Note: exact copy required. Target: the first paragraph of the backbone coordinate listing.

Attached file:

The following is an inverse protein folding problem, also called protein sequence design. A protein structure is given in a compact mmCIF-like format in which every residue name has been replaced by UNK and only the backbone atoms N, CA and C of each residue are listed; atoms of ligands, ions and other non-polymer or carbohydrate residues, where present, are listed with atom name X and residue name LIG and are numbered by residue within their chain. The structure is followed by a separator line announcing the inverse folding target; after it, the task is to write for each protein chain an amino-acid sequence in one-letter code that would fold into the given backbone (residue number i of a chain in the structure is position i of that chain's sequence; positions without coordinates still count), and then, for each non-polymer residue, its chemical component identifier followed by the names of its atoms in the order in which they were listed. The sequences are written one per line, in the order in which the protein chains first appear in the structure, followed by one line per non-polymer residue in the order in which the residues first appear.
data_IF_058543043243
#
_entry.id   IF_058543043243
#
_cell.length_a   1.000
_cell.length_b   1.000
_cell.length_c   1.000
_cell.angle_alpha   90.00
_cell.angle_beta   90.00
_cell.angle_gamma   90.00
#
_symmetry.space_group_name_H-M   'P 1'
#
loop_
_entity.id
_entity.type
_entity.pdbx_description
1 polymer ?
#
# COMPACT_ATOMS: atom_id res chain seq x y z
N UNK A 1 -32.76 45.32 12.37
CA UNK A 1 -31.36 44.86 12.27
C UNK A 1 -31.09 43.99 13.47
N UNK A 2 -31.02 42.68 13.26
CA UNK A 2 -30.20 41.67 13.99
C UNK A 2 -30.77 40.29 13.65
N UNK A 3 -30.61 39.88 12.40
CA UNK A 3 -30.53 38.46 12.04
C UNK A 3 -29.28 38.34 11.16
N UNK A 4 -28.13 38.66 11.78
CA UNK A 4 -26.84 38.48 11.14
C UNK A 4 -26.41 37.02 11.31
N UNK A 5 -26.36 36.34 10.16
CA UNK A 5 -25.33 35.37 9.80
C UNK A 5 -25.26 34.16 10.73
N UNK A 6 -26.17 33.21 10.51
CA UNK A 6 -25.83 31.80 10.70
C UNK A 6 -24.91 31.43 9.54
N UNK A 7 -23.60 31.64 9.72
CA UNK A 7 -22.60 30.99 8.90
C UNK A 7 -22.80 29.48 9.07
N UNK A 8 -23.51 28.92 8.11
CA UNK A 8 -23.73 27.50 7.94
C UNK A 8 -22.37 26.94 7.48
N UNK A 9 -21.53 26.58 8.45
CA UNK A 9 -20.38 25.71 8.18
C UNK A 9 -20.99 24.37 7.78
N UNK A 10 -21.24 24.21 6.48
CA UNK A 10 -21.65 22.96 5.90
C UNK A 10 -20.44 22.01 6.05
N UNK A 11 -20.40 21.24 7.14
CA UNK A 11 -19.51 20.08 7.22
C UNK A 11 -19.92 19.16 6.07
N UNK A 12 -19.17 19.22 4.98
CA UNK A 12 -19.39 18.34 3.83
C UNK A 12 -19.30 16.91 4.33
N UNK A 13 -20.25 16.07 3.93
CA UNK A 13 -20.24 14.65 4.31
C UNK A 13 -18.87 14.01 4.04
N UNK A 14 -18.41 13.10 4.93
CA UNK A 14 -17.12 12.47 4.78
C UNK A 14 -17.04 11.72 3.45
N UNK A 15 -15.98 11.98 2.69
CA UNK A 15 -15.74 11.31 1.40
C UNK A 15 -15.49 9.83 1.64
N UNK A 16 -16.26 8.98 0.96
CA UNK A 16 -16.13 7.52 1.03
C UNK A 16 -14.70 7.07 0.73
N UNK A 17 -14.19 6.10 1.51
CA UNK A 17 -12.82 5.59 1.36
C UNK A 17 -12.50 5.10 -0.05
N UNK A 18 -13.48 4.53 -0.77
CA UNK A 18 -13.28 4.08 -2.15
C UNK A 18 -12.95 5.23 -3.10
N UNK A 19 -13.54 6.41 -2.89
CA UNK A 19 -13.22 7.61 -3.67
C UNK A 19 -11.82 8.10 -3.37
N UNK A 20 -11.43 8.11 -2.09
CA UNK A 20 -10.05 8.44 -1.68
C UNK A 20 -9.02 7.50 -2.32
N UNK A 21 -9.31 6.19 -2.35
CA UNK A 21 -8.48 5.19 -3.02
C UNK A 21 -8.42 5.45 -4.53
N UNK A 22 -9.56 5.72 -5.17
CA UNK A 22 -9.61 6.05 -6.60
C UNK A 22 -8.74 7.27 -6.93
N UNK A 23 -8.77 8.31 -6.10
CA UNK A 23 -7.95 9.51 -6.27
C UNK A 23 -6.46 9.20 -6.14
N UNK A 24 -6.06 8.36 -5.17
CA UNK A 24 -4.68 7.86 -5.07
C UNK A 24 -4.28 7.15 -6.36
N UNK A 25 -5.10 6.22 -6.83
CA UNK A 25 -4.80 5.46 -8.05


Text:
The following is an inverse protein folding problem, also called protein sequence design. A protein structure is given in a compact mmCIF-like format in which every residue name has been replaced by UNK and only the backbone atoms N, CA and C of each residue are listed; atoms of ligands, ions and other non-polymer or carbohydrate residues, where present, are listed with atom name X and residue name LIG and are numbered by residue within their chain. The structure is followed by a separator line announcing the inverse folding target; after it, the task is to write for each protein chain an amino-acid sequence in one-letter code that would fold into the given backbone (residue number i of a chain in the structure is position i of that chain's sequence; positions without coordinates still count), and then, for each non-polymer residue, its chemical component identifier followed by the names of its atoms in the order in which they were listed. The sequences are written one per line, in the order in which the protein chains first appear in the structure, followed by one line per non-polymer residue in the order in which the residues first appear.